Chief Marketing Officer at ERP Maestro
4 Takeaways on the Impact of Automation at ITPalooza 2018
Automation has always existed at the intersection of technology and business. In the last 100 years, automation revolutionized traditional blue-collar work and expanded the efficiency of production exponentially. In the 21st century, however, automation will continue to evolve and potentially disrupt white-collar work from software design to marketing and financial services. The use of robotic process automation (RPA) is already making waves, as Romanian-based startup UiPath is on it’s way to becoming the fastest growing software company ever with a current valuation at $3 billion.
Undoubtedly the market demand for automation is growing rapidly, but its long-term impact on white-collar work has yet to be known. At this year’s ITPalooza in Fort Lauderdale, Robert Valdez, Manager of Cybersecurity and Compliance Services at Kaufman Rossin, moderated a panel discussion on the risk, rewards, and impacts of 21st century automation with South Florida tech entrepreneurs and professionals managing automation technology. The panel included Jody Paterson, Founder and CEO of ERP Maestro; Albert Santalo, CEO of 8base; Armando Lambert, VP of Enterprise Optimization at Bayview Asset Management; and Zia Bhutta, co-founder and Managing Partner of Accelirate Inc.
Below are the chief takeaways from the panel discussion on impact of automation and tips on how to manage automation processes and talent within companies:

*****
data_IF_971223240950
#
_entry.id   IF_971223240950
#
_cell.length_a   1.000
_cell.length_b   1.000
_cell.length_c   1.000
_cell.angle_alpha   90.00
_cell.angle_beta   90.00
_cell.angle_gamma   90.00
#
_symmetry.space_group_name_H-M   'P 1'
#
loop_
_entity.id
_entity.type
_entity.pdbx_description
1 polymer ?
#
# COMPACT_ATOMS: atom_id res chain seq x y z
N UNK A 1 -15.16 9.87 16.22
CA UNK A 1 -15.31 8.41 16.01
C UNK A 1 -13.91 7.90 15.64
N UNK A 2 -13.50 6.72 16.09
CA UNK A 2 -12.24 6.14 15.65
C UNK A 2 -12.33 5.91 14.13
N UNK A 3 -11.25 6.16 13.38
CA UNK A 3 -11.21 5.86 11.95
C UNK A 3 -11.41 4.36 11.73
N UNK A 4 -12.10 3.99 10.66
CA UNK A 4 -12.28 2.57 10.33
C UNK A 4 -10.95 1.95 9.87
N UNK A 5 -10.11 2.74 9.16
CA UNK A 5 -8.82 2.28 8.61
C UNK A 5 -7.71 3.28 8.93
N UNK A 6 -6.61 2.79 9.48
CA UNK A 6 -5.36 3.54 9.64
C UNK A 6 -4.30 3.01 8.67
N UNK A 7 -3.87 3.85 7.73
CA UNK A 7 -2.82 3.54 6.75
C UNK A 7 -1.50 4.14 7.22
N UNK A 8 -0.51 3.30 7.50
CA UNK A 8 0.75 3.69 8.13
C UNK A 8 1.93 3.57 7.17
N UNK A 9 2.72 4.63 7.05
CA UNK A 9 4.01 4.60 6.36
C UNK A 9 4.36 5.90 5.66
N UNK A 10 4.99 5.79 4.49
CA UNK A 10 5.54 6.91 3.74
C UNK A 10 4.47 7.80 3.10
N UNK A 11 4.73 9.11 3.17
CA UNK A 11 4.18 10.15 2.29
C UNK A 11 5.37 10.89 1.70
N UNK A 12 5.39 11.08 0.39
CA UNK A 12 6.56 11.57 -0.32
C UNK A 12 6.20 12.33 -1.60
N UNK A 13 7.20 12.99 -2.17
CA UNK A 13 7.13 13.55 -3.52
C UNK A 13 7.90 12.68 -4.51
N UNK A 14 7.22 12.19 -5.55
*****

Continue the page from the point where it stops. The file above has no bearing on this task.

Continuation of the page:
1. When Starting with RPA, Start Small
When first utilizing RPA, companies tend to bite off more than they can chew by automating many large and complex business processes. Instead, Armando Lambert recommends companies to start small and simple with RPA. “A lot of automation failure is starting too large,” said Lambert. “Pick small, clerical work and do it in sprints. That’s where you want to focus on to get buy-in when first beginning.”
2. To Become Agile, You Have to Automate
While automation is a new process for most companies, companies that don’t implement automation may be left behind if they don’t begin now. Albert Santalo says that automation of the right business processes can make companies even more agile, leaving them some room to innovate and pivot. “If you can’t see around corners, you’re in trouble,” said Santalo.
3. Automation Can Reduce Compliance Risks
Companies that often struggle with achieving legal and regulatory compliance do so because of manual processes in place. Without automation, compliance is difficult to manage and error-prone, according to Jody Paterson. “People make mistakes, but the problem now is that the amount of data and complexity of it is increasing.” To solve this problem, Jody recommended that companies utilize automation software for compliance so that the potential for human error is reduced and the consequences of noncompliance (steep fines, penalties, legal action) can be avoided.
4. To Recruit RPA Talent, Be Hands-On
While RPA is a growing field, finding talent to build and manage RPA technology must not be taken lightly. To secure the best developers for your company and culture, Zia Bhutta suggested that executive leadership must have a role in the recruiting process. “I do 90 percent of the interviews for my company, from junior to senior roles. I’m very hands-on and my leadership team will have to do the same for their departments,” said Bhutta.